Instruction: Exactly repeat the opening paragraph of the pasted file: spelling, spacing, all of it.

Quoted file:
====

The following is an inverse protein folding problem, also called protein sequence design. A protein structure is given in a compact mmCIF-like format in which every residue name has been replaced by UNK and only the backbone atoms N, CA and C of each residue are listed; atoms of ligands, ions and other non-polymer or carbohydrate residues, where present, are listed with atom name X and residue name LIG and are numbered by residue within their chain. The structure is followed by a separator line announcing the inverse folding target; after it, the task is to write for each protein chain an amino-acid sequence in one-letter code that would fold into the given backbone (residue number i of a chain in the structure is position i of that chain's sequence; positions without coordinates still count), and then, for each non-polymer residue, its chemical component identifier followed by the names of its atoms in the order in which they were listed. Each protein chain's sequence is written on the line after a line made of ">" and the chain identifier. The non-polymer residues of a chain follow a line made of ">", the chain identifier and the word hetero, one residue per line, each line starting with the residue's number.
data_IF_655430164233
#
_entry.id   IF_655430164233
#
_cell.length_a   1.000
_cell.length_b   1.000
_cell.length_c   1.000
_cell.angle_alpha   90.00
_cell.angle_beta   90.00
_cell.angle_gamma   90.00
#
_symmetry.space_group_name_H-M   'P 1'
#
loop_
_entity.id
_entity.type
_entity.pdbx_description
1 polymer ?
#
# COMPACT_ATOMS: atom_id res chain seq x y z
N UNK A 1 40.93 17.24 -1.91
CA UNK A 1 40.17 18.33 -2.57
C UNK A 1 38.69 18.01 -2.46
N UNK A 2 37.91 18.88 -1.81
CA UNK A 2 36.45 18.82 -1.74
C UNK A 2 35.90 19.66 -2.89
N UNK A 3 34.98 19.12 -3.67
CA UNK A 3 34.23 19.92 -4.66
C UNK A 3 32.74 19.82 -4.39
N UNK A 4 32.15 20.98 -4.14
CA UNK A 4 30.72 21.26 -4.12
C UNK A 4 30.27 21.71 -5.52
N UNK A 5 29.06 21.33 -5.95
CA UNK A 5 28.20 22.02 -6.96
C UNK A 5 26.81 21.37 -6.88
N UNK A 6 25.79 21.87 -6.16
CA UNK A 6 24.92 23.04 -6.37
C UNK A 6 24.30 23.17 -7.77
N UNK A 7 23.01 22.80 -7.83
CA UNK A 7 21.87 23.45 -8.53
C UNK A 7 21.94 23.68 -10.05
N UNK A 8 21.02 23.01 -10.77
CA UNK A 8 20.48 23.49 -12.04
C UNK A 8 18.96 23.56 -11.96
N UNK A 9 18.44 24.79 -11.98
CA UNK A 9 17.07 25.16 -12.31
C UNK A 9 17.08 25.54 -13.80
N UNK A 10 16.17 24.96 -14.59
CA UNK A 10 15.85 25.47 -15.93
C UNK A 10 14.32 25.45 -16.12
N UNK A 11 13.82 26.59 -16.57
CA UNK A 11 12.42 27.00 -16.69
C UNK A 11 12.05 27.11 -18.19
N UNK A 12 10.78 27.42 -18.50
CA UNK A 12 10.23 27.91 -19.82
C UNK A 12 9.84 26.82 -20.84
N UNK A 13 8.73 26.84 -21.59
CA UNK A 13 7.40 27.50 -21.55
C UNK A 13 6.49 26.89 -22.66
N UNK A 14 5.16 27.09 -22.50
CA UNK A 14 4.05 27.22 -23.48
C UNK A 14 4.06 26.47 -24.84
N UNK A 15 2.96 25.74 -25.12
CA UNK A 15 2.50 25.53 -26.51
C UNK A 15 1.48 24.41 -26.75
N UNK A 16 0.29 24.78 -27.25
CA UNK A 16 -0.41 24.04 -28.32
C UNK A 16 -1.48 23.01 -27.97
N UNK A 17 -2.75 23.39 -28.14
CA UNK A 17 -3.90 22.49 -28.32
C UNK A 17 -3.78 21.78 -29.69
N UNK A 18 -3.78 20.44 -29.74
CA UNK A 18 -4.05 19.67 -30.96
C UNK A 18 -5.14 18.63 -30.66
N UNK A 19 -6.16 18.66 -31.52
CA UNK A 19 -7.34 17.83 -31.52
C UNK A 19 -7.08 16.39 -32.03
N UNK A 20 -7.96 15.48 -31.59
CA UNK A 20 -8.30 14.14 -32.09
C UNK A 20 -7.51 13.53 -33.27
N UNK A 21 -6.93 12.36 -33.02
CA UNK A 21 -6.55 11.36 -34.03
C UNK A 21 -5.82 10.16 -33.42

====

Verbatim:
The following is an inverse protein folding problem, also called protein sequence design. A protein structure is given in a compact mmCIF-like format in which every residue name has been replaced by UNK and only the backbone atoms N, CA and C of each residue are listed; atoms of ligands, ions and other non-polymer or carbohydrate residues, where present, are listed with atom name X and residue name LIG and are numbered by residue within their chain. The structure is followed by a separator line announcing the inverse folding target; after it, the task is to write for each protein chain an amino-acid sequence in one-letter code that would fold into the given backbone (residue number i of a chain in the structure is position i of that chain's sequence; positions without coordinates still count), and then, for each non-polymer residue, its chemical component identifier followed by the names of its atoms in the order in which they were listed. Each protein chain's sequence is written on the line after a line made of ">" and the chain identifier. The non-polymer residues of a chain follow a line made of ">", the chain identifier and the word hetero, one residue per line, each line starting with the residue's number.